Sunday, January 17, 2016

Seen Blooming Now...

Common Manzanita
Manzanita in full bloom

Arctostaphylos sp.-


Dotted with their dangling clusters of shell pink to snowy white bells, Manzanitas situated at lower elevations are stopping shows now in mid-January. While their ubiquity allows us to take these tough-as-nails evergreen shrubs for granted at many times of the year, the sight of their early blossoms as a reminder of spring-yet-to-come is a heart warming sight to many. As much a representative of California's flora as the golden California Poppy, Manzanitas, in all their various shapes and sizes, provide a graceful backdrop for the many later blooming wildflowers. But for now, in the quiet before spring, it is their turn in the limelight. Beautiful.

Sunday, January 3, 2016

Nothing Wrong With Natives...

Pink flowering Currant
Pink Flowering Currant

Some early blooming native shrubs...


Now, in the quiet following the holiday season, our hunger for pretty blossoms slowly grows until we are practically bursting at the seams by March. It is always a delight to see the landscape begin to swell and bud and break out in bloom. To help you get your fix, here are some native shrubs you may not have yet considered for your garden.

While many California native shrubs require a certain fixation on subtlety to appreciate, Pink Flowering Currant (Ribes sanguineum) in full bloom is not one of those plants. While each dangling blossom is indeed tiny, the whole plant in bloom is quite a showstopper. This lovely is great for a cool winter climate, tolerating clay soil and a goodly amount of dryness. Beloved by hummingbirds in bloom as early as February, its nectar supplies much needed calories in the early part of the season, while the currants are gobbled by those feathery folk with a bit larger gape.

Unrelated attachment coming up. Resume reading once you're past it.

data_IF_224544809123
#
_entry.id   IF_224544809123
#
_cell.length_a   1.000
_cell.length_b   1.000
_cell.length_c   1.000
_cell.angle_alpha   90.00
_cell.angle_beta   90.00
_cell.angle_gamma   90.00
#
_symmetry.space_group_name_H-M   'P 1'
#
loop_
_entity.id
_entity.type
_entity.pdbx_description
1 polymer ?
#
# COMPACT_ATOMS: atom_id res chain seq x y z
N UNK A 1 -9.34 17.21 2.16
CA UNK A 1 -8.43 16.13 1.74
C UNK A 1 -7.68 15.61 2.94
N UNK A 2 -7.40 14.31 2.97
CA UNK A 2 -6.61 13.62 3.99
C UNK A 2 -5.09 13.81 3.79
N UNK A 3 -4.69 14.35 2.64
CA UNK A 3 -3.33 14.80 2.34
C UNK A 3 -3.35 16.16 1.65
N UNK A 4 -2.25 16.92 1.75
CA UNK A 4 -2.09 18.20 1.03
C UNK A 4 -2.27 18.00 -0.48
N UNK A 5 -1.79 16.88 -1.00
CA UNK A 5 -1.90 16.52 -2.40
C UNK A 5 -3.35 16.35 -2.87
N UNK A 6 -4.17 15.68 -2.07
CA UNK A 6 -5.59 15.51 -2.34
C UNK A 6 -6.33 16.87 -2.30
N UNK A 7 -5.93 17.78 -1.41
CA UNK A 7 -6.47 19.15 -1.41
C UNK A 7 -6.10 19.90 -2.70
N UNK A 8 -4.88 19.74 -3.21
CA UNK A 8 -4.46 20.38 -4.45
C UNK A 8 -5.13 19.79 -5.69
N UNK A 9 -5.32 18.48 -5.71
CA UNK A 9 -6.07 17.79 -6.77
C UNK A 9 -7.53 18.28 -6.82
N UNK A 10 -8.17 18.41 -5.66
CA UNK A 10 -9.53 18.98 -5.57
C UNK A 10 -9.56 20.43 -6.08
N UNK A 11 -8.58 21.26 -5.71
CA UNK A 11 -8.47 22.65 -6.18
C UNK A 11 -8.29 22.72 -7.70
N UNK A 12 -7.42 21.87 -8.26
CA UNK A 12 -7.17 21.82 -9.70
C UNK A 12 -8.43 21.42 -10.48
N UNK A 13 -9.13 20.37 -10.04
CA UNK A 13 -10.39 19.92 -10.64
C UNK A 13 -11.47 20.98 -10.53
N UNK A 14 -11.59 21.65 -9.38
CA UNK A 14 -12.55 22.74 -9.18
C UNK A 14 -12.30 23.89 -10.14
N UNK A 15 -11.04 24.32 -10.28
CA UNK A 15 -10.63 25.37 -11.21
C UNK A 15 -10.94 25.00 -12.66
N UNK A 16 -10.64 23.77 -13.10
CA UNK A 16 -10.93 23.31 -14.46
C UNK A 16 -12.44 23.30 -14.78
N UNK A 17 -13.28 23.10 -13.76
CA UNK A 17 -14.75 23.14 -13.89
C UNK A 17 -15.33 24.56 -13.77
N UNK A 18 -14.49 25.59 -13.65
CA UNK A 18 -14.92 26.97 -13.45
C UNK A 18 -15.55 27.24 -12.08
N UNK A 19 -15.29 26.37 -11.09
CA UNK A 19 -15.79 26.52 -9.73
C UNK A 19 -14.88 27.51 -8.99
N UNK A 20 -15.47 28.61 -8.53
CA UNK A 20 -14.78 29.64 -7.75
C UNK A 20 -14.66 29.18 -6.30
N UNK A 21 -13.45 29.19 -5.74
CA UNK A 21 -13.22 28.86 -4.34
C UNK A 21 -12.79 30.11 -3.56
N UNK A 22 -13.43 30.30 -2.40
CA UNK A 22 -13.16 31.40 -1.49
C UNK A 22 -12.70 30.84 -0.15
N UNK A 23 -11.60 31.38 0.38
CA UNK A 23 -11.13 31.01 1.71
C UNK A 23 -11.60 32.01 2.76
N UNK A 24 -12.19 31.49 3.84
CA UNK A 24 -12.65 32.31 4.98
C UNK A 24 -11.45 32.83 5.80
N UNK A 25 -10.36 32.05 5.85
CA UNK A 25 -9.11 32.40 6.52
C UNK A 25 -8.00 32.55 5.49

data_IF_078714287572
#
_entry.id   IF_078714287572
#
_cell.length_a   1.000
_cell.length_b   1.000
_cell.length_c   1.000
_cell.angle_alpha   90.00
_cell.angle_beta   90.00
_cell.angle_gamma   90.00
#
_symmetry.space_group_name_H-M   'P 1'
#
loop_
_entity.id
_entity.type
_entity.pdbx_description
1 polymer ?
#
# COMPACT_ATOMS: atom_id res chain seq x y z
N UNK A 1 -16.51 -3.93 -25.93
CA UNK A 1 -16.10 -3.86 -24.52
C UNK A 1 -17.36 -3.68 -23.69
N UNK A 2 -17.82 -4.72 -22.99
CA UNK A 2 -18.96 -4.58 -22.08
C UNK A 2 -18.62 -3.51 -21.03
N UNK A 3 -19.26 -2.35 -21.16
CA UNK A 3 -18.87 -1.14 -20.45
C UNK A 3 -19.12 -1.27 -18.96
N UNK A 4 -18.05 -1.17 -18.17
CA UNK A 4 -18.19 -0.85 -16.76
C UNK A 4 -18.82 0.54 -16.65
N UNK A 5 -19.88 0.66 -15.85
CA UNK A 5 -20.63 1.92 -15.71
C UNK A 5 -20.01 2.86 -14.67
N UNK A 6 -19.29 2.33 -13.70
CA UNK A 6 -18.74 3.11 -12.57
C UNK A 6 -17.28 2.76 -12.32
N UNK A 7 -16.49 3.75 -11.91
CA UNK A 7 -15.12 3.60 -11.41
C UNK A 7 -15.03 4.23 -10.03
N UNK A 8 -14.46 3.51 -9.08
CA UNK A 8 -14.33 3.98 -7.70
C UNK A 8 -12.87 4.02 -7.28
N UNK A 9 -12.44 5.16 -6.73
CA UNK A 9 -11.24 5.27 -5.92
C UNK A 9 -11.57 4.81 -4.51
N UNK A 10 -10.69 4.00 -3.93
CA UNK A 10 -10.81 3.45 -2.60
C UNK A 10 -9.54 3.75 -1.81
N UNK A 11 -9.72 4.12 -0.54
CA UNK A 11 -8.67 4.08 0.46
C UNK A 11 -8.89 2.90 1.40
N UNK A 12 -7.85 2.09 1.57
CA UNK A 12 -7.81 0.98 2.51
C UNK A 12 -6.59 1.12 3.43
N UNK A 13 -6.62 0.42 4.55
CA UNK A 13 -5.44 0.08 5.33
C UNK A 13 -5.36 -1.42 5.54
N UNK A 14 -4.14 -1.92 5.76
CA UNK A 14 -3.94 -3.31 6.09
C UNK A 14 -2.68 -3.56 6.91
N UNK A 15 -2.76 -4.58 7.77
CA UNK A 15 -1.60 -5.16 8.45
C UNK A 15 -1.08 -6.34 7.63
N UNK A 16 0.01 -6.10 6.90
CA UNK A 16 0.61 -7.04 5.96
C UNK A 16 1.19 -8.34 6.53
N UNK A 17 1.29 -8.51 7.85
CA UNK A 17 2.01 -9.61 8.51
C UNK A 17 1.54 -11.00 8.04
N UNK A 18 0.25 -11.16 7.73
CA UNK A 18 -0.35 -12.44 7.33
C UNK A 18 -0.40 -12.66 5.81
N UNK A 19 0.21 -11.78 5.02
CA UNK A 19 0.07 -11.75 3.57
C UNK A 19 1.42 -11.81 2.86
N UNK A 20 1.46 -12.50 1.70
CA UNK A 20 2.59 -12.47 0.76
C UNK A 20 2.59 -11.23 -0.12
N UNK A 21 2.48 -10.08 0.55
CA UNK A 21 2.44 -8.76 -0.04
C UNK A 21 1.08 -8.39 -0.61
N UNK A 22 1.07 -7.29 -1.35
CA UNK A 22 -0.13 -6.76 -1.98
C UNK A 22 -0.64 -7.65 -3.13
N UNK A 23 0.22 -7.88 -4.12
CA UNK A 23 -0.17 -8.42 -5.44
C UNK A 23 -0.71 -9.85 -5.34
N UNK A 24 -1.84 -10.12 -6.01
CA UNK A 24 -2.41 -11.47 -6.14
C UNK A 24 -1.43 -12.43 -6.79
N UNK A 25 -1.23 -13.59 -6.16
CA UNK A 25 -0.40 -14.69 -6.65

Blooming a bit later, the little-known, Littleleaf Mock Orange (Philadelphus microphyllus), an under-used California native shrub. With far lower water needs than its cousin, Lewis' Mock Orange, it is a a good slight more amenable to dry gardens. Ours grows in partial shade with little summer irrigation. Not  heavily scented like many in its genus, this one's somewhat diminutive blossoms warrant a close look and a close sniff; it's delicacy in form and perfume is a delight.  

And, of couse, Mahonia (Berberis, to some), in any of it's specific epithets are tough characters providing blossoms for the bees and butterflies and berries for the birds. Drought tolerant and adaptable, they are deservedly a staple for any native landscape planting. We love them in the dappled shade of a woodland garden.
Just a few to hopefully inspire...
Creeping Mahonia
Creeping Mahonia in the wild in a rock crevice    

Little Leaf Mock Orange
Littleleaf Mock Orange